200 inhabitants, 15 nations, 600 experiments
ISS and shuttle passing in front of the sun
The International Space Station Program’s greatest accomplishment is as much a human achievement as a technological one. The global partnership of space agencies exemplifies meshing of cultural differences and political intricacies to plan, coordinate, provide, and operate the complex elements of the station. The program also brings together international flight crews and globally distributed launch, operations, training, engineering, communications networks, and scientific research communities.
Maintaining the ISS is an arduous task, requiring an international fleet of vehicles and launch locations to rotate crew members; replenish propellant; provide science experiments, necessary supplies, and maintenance hardware; and remove and dispose of waste. All of these important deliveries sustain a constant supply line crucial to the operation of the station.
ISS is an unprecedented achievement in global human endeavors to conceive, plan, build, operate, and utilize a research platform in space. With the assembly of the space station at its completion and the support of a full-time crew of six, a new era of utilization for research is beginning. During the space station assembly phase, the potential benefits of space-based research and development were demonstrated; including the advancement of scientific knowledge based on experiments conducted in space, development and testing of new technologies, and derivation of Earth applications from new understanding.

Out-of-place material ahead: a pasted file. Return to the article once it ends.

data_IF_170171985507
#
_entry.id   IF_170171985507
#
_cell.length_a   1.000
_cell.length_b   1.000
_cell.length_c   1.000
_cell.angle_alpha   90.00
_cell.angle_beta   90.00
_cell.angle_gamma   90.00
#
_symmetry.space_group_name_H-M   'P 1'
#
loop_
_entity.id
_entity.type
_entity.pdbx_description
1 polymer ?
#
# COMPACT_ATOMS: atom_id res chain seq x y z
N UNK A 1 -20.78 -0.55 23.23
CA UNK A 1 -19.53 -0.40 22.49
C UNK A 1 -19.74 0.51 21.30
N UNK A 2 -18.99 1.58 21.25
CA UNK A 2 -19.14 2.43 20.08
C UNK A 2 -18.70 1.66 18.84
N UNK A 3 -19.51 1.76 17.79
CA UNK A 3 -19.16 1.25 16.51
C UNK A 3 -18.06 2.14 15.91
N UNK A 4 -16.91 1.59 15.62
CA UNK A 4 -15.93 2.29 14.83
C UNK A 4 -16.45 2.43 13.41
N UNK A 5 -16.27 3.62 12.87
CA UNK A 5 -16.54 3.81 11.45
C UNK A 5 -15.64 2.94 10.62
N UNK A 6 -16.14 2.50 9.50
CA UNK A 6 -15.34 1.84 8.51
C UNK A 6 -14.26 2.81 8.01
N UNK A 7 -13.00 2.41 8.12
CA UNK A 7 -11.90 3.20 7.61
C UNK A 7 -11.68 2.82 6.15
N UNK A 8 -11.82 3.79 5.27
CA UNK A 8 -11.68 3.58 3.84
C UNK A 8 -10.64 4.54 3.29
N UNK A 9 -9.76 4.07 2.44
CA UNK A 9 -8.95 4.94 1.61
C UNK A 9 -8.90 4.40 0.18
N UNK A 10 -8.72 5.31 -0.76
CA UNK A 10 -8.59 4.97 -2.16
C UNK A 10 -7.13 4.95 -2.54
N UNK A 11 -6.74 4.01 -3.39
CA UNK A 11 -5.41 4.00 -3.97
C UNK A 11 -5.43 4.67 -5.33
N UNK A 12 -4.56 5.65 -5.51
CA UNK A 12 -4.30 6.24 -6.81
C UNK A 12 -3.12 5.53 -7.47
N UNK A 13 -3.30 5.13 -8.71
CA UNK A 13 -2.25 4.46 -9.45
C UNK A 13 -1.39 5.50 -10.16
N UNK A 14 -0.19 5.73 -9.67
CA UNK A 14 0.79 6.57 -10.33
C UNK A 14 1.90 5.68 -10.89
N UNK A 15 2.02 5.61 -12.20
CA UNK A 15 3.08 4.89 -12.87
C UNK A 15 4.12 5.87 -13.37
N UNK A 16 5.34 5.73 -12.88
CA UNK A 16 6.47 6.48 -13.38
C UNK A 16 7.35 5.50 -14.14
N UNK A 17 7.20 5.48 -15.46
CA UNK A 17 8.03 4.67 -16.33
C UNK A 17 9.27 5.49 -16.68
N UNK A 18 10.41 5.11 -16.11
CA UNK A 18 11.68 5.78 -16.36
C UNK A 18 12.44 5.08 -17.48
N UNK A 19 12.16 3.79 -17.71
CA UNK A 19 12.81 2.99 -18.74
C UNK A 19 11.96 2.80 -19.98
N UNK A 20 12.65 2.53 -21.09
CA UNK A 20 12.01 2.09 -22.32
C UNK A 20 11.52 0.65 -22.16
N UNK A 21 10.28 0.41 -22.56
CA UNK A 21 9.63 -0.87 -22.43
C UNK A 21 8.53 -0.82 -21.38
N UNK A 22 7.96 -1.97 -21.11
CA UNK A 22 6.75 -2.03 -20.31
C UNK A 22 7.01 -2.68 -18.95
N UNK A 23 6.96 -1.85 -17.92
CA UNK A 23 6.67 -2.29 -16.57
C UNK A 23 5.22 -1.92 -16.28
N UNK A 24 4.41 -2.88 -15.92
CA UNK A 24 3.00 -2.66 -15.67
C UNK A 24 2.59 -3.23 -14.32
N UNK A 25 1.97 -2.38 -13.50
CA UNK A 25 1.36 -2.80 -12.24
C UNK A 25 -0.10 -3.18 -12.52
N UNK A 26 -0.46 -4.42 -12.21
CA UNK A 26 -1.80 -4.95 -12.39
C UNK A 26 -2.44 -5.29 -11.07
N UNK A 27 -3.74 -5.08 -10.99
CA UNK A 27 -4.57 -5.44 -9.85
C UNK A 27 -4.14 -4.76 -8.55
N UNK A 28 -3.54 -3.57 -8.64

Installing a Room With a View
In the grasp of the Canadarm2, the cupola was relocated from the forward port to the Earth-facing port of the International Space Station’s newly installed Tranquility node. The cupola is a robotic control station with six windows around its sides and another in the center that will provide a panoramic view of Earth, celestial objects and visiting spacecrafts. With the installation of Tranquility and cupola, the space station is about 90 percent complete.
Foreman and Robert L. Satcher Jr. (out of frame) installed a spare S-band antenna structural assembly to the Z1 segment of the station’s truss, or backbone. During the six-hour, 37-minute spacewalk, Foreman and Satcher also installed a set of cables for a future space-to-ground antenna on the Destiny laboratory.
Happy New Year ISS!
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